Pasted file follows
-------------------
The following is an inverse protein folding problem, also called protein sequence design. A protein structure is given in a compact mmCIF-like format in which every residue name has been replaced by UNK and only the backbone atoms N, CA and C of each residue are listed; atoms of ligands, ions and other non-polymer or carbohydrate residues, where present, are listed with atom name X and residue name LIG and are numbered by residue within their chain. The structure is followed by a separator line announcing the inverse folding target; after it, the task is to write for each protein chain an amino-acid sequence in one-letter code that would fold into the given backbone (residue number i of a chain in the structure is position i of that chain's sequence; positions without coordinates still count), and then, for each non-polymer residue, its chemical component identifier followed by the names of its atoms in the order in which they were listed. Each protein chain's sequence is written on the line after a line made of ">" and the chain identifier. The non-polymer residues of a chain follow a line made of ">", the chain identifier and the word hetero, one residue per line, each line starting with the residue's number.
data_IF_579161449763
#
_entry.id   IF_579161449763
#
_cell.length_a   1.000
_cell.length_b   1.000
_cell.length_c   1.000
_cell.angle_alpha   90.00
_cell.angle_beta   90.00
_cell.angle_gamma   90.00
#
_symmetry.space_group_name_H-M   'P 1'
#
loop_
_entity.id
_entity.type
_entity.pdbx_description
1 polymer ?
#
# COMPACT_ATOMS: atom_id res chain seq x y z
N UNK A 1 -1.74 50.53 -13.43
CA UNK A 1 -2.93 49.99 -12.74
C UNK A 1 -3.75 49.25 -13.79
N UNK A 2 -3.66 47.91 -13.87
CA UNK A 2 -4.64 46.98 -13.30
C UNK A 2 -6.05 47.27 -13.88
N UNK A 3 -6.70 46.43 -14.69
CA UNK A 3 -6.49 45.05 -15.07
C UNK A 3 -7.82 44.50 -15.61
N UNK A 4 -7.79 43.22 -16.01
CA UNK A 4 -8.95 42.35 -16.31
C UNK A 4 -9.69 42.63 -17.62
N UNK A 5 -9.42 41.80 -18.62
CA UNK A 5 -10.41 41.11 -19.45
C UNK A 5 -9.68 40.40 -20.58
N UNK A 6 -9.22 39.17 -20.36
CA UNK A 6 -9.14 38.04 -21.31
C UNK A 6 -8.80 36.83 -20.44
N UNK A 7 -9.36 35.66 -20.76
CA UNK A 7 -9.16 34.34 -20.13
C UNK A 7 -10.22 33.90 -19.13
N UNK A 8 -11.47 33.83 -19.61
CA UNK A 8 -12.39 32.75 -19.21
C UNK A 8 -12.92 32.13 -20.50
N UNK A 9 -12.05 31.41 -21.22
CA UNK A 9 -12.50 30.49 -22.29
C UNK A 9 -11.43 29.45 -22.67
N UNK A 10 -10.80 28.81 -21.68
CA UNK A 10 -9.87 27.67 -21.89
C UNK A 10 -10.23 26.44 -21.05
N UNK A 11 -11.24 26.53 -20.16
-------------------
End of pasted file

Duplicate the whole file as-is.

The following is an inverse protein folding problem, also called protein sequence design. A protein structure is given in a compact mmCIF-like format in which every residue name has been replaced by UNK and only the backbone atoms N, CA and C of each residue are listed; atoms of ligands, ions and other non-polymer or carbohydrate residues, where present, are listed with atom name X and residue name LIG and are numbered by residue within their chain. The structure is followed by a separator line announcing the inverse folding target; after it, the task is to write for each protein chain an amino-acid sequence in one-letter code that would fold into the given backbone (residue number i of a chain in the structure is position i of that chain's sequence; positions without coordinates still count), and then, for each non-polymer residue, its chemical component identifier followed by the names of its atoms in the order in which they were listed. Each protein chain's sequence is written on the line after a line made of ">" and the chain identifier. The non-polymer residues of a chain follow a line made of ">", the chain identifier and the word hetero, one residue per line, each line starting with the residue's number.
data_IF_579161449763
#
_entry.id   IF_579161449763
#
_cell.length_a   1.000
_cell.length_b   1.000
_cell.length_c   1.000
_cell.angle_alpha   90.00
_cell.angle_beta   90.00
_cell.angle_gamma   90.00
#
_symmetry.space_group_name_H-M   'P 1'
#
loop_
_entity.id
_entity.type
_entity.pdbx_description
1 polymer ?
#
# COMPACT_ATOMS: atom_id res chain seq x y z
N UNK A 1 -1.74 50.53 -13.43
CA UNK A 1 -2.93 49.99 -12.74
C UNK A 1 -3.75 49.25 -13.79
N UNK A 2 -3.66 47.91 -13.87
CA UNK A 2 -4.64 46.98 -13.30
C UNK A 2 -6.05 47.27 -13.88
N UNK A 3 -6.70 46.43 -14.69
CA UNK A 3 -6.49 45.05 -15.07
C UNK A 3 -7.82 44.50 -15.61
N UNK A 4 -7.79 43.22 -16.01
CA UNK A 4 -8.95 42.35 -16.31
C UNK A 4 -9.69 42.63 -17.62
N UNK A 5 -9.42 41.80 -18.62
CA UNK A 5 -10.41 41.11 -19.45
C UNK A 5 -9.68 40.40 -20.58
N UNK A 6 -9.22 39.17 -20.36
CA UNK A 6 -9.14 38.04 -21.31
C UNK A 6 -8.80 36.83 -20.44
N UNK A 7 -9.36 35.66 -20.76
CA UNK A 7 -9.16 34.34 -20.13
C UNK A 7 -10.22 33.90 -19.13
N UNK A 8 -11.47 33.83 -19.61
CA UNK A 8 -12.39 32.75 -19.21
C UNK A 8 -12.92 32.13 -20.50
N UNK A 9 -12.05 31.41 -21.22
CA UNK A 9 -12.50 30.49 -22.29
C UNK A 9 -11.43 29.45 -22.67
N UNK A 10 -10.80 28.81 -21.68
CA UNK A 10 -9.87 27.67 -21.89
C UNK A 10 -10.23 26.44 -21.05
N UNK A 11 -11.24 26.53 -20.16